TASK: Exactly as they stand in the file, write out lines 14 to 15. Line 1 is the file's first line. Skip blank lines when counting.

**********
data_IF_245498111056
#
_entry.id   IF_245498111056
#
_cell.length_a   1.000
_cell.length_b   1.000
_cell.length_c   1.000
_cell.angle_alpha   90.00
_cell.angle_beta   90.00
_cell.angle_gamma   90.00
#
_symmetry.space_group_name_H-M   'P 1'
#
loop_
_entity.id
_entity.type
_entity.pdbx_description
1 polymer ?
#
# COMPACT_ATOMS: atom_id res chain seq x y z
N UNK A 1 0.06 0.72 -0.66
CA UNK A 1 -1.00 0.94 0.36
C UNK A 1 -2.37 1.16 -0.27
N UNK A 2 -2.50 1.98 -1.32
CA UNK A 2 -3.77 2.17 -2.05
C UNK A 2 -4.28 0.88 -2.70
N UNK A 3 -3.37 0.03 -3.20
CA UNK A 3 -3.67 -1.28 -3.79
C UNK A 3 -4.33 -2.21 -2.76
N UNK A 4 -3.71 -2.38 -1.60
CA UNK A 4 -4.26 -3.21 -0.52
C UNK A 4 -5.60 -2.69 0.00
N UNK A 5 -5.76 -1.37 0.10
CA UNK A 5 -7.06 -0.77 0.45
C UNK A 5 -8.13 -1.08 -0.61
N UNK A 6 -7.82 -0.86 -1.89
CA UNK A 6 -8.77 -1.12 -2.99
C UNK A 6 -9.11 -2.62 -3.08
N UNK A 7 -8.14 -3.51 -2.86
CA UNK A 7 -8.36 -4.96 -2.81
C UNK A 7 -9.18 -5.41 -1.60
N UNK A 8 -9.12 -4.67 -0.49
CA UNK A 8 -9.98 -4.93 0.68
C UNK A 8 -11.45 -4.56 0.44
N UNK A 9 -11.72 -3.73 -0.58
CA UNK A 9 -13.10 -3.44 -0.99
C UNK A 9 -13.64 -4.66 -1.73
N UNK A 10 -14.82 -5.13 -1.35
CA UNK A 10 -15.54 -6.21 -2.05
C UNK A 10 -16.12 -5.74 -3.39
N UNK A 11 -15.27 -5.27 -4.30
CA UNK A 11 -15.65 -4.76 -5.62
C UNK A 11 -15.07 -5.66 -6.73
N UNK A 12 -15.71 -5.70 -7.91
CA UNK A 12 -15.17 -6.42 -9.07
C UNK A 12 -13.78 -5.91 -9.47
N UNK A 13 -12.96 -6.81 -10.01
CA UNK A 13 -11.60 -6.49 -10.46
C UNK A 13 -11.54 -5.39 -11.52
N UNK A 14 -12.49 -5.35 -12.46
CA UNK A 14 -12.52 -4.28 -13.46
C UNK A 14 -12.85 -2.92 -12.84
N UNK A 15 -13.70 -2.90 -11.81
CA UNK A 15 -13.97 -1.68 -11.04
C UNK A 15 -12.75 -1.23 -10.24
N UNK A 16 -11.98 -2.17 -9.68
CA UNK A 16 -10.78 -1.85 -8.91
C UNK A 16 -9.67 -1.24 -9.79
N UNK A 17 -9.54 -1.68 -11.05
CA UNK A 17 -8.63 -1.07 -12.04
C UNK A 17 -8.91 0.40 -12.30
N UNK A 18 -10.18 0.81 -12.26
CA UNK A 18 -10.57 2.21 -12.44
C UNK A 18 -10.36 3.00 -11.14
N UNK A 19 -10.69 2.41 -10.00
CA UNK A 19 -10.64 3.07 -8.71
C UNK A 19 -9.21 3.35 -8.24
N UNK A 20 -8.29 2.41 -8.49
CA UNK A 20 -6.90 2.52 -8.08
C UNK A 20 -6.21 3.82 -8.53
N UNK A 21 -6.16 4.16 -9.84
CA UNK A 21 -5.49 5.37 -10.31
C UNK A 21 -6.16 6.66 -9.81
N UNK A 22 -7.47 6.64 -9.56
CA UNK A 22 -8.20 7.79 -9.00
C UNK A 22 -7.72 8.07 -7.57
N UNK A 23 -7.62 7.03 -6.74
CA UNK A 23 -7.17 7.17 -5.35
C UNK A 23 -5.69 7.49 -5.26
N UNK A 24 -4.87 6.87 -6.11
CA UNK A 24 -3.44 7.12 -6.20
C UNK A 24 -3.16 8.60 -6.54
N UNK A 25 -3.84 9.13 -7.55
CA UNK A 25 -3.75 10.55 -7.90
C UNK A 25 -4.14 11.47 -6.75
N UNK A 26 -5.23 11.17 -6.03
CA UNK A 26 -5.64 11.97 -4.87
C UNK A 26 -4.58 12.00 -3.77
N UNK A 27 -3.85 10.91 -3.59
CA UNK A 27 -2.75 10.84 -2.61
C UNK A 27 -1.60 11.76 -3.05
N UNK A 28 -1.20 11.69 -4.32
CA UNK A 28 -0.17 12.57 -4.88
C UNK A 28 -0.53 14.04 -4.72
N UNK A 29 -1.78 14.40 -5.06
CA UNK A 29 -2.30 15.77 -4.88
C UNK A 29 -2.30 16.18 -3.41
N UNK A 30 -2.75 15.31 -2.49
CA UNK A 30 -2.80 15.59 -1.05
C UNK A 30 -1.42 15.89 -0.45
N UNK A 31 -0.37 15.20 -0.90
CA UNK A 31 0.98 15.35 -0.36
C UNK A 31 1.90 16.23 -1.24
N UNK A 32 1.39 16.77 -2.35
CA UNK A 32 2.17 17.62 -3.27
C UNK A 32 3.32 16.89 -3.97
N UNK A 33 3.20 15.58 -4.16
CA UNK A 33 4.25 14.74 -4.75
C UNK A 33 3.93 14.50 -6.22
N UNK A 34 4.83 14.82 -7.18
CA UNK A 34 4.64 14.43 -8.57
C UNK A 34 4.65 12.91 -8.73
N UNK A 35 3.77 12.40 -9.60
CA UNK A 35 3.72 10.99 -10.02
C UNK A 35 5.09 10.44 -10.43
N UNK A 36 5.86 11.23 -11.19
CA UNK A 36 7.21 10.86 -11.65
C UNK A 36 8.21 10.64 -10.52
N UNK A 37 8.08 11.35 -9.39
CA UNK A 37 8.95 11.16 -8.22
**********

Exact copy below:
loop_
_entity.id